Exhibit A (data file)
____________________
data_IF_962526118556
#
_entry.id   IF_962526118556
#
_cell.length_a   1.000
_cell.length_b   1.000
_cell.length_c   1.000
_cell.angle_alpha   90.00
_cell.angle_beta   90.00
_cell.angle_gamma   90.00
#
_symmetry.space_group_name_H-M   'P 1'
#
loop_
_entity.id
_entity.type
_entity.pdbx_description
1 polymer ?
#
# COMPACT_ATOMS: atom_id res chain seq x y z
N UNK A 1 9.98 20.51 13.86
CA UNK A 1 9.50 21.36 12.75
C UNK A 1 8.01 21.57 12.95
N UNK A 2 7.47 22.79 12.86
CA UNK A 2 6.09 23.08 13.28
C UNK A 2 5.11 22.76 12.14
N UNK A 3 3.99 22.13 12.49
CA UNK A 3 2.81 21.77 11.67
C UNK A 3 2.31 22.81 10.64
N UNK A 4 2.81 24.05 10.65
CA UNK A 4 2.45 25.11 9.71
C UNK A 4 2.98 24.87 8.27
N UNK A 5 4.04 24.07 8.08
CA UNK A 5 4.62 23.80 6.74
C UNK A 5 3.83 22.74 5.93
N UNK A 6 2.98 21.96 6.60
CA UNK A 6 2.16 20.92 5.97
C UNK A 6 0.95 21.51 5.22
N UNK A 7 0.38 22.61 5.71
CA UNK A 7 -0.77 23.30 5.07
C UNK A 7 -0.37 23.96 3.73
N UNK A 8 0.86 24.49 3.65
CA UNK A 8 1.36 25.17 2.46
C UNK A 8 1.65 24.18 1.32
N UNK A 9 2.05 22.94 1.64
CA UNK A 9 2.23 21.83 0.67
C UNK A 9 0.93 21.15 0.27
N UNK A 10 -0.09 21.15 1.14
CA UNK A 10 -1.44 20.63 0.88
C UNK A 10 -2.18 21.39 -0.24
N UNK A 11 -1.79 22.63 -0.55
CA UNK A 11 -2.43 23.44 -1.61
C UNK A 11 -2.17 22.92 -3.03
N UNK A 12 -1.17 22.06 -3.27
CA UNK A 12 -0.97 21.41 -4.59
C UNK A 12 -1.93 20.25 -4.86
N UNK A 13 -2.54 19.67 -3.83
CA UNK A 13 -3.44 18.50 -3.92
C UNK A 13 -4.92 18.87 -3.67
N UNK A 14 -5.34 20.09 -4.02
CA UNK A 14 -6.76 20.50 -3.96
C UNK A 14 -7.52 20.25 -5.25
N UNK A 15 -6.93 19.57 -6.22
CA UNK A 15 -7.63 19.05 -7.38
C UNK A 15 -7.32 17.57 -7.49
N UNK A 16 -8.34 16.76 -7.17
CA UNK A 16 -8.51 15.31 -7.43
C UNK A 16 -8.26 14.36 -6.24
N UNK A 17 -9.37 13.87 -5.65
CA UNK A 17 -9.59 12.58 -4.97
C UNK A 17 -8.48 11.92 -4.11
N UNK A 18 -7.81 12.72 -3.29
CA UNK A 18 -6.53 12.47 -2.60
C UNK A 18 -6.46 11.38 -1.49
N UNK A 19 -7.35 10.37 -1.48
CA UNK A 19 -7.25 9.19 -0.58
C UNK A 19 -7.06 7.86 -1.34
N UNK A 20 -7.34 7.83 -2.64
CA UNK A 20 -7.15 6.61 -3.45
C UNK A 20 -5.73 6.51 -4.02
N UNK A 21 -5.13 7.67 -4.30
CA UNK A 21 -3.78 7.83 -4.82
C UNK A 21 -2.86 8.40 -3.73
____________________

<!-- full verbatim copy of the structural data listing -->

data_IF_962526118556
#
_entry.id   IF_962526118556
#
_cell.length_a   1.000
_cell.length_b   1.000
_cell.length_c   1.000
_cell.angle_alpha   90.00
_cell.angle_beta   90.00
_cell.angle_gamma   90.00
#
_symmetry.space_group_name_H-M   'P 1'
#
loop_
_entity.id
_entity.type
_entity.pdbx_description
1 polymer ?
#
# COMPACT_ATOMS: atom_id res chain seq x y z
N UNK A 1 9.98 20.51 13.86
CA UNK A 1 9.50 21.36 12.75
C UNK A 1 8.01 21.57 12.95
N UNK A 2 7.47 22.79 12.86
CA UNK A 2 6.09 23.08 13.28
C UNK A 2 5.11 22.76 12.14
N UNK A 3 3.99 22.13 12.49
CA UNK A 3 2.81 21.77 11.67
C UNK A 3 2.31 22.81 10.64
N UNK A 4 2.81 24.05 10.65
CA UNK A 4 2.45 25.11 9.71
C UNK A 4 2.98 24.87 8.27
N UNK A 5 4.04 24.07 8.08
CA UNK A 5 4.62 23.80 6.74
C UNK A 5 3.83 22.74 5.93
N UNK A 6 2.98 21.96 6.60
CA UNK A 6 2.16 20.92 5.97
C UNK A 6 0.95 21.51 5.22
N UNK A 7 0.38 22.61 5.71
CA UNK A 7 -0.77 23.30 5.07
C UNK A 7 -0.37 23.96 3.73
N UNK A 8 0.86 24.49 3.65
CA UNK A 8 1.36 25.17 2.46
C UNK A 8 1.65 24.18 1.32
N UNK A 9 2.05 22.94 1.64
CA UNK A 9 2.23 21.83 0.67
C UNK A 9 0.93 21.15 0.27
N UNK A 10 -0.09 21.15 1.14
CA UNK A 10 -1.44 20.63 0.88
C UNK A 10 -2.18 21.39 -0.24
N UNK A 11 -1.79 22.63 -0.55
CA UNK A 11 -2.43 23.44 -1.61
C UNK A 11 -2.17 22.92 -3.03
N UNK A 12 -1.17 22.06 -3.27
CA UNK A 12 -0.97 21.41 -4.59
C UNK A 12 -1.93 20.25 -4.86
N UNK A 13 -2.54 19.67 -3.83
CA UNK A 13 -3.44 18.50 -3.92
C UNK A 13 -4.92 18.87 -3.67
N UNK A 14 -5.34 20.09 -4.02
CA UNK A 14 -6.76 20.50 -3.96
C UNK A 14 -7.52 20.25 -5.25
N UNK A 15 -6.93 19.57 -6.22
CA UNK A 15 -7.63 19.05 -7.38
C UNK A 15 -7.32 17.57 -7.49
N UNK A 16 -8.34 16.76 -7.17
CA UNK A 16 -8.51 15.31 -7.43
C UNK A 16 -8.26 14.36 -6.24
N UNK A 17 -9.37 13.87 -5.65
CA UNK A 17 -9.59 12.58 -4.97
C UNK A 17 -8.48 11.92 -4.11
N UNK A 18 -7.81 12.72 -3.29
CA UNK A 18 -6.53 12.47 -2.60
C UNK A 18 -6.46 11.38 -1.49
N UNK A 19 -7.35 10.37 -1.48
CA UNK A 19 -7.25 9.19 -0.58
C UNK A 19 -7.06 7.86 -1.34
N UNK A 20 -7.34 7.83 -2.64
CA UNK A 20 -7.15 6.61 -3.45
C UNK A 20 -5.73 6.51 -4.02
N UNK A 21 -5.13 7.67 -4.30
CA UNK A 21 -3.78 7.83 -4.82
C UNK A 21 -2.86 8.40 -3.73